“My mother died in November 2005. I would go to see her every afternoon and they would let me stay until 9 o’clock. Every evening she would watch me leave with an imploring look after having held my hand. On November 15th, I didn’t know that I was seeing her alive for the last time. She let go my hand without being able to say “until tomorrow.” I don’t know if that song helped me, but it’s inextricable from that ordeal. I think and I hope that my mother could have identified with all of the lyrics.” — Pierre, graphic artist, Paris
“At the beginning of 2006, I lost my sister in a manner as brutal as it was unexpected. I was filled with an immense distress. My grief filled my thoughts without letup. Françoise Hardy’s songs, particularly ‘Tant de belles choses’, helped me to find some peace. In the context of this loss of a loved one, the song took on a new dimension. It was no longer just a song that someone close to death was singing to a loved one… It was now someone very close to me who, through the voice of Françoise Hardy, was sending me a message from the hereafter: ‘Love is stronger than death.'” — Jérôme, insurance broker, Versailles
Françoise wrote ‘Tant de belles choses’ fearing that she might not live out the year. She surely couldn’t have predicted the anguish of watching her health decline over the ensuing decade. The Despair of Monkeys ends in 2008, the year she completed the French edition. It could have used an addendum: coming to terms with the winding-down of her life, the Françoise of ten years ago might have cringed at the thought that the worst of that anguish was yet to come.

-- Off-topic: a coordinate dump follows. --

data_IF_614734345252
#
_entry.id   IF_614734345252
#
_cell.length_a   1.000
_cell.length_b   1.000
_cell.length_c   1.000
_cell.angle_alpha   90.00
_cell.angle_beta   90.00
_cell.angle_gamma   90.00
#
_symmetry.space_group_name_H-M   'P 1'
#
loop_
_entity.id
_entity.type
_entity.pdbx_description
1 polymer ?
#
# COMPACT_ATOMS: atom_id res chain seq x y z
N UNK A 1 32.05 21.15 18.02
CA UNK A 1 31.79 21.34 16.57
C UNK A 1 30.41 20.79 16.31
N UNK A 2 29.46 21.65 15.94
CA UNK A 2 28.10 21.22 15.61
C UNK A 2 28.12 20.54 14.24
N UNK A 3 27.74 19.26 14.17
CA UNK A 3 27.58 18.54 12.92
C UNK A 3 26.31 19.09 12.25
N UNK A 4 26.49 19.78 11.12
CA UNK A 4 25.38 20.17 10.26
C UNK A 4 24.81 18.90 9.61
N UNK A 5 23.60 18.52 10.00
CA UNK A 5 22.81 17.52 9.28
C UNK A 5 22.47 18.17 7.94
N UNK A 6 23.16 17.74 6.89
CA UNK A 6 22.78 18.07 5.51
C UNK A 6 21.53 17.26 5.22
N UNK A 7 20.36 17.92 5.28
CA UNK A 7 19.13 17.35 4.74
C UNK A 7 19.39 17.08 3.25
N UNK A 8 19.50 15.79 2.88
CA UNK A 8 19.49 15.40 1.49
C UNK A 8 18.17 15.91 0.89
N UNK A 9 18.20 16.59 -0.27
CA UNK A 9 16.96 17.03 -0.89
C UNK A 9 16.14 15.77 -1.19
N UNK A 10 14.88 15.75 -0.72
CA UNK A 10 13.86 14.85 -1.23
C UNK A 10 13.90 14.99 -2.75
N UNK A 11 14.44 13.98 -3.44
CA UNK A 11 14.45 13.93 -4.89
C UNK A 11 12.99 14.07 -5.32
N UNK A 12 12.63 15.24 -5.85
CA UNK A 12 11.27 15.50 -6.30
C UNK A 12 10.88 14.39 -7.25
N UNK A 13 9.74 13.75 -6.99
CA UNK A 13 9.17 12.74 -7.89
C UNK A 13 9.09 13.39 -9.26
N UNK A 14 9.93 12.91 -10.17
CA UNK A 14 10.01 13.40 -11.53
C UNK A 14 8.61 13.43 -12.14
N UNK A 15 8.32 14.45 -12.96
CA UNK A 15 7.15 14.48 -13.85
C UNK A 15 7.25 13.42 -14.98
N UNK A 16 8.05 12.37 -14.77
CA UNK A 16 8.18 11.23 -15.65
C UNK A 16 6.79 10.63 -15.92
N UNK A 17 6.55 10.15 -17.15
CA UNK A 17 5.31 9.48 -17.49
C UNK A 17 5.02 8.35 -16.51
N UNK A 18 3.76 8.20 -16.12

9 March 2015: Transiting Uranus Opposite Natal Moon
“This transit can signify sudden events in your personal and emotional life and sudden changes in your home. The pressure of circumstances will reveal your unconscious emotional patterns, and you will learn to handle your life with fewer habits and inappropriate unconscious behaviour patterns.” — Robert Hand, Planets in Transit
Sometimes the price of great art is great suffering. In a way, Françoise wrote ‘Tant de belles choses’ on credit. She would pay dearly over the ensuing years.
‘Tant de belles choses’ deals with death. It says nothing about living with cancer, or intestinal problems, and the increasing frailty that restricted her mobility. Françoise struggled for years to continue writing and recording. In time, simple excursions from her Paris apartment became struggles in themselves. Around her 70th birthday in 2014, she hinted strongly at her retirement from music. In the hospital for treatment in 2015, she fell in the shower, knocking herself into a three-week coma. Doctors told her son Thomas to prepare for her death.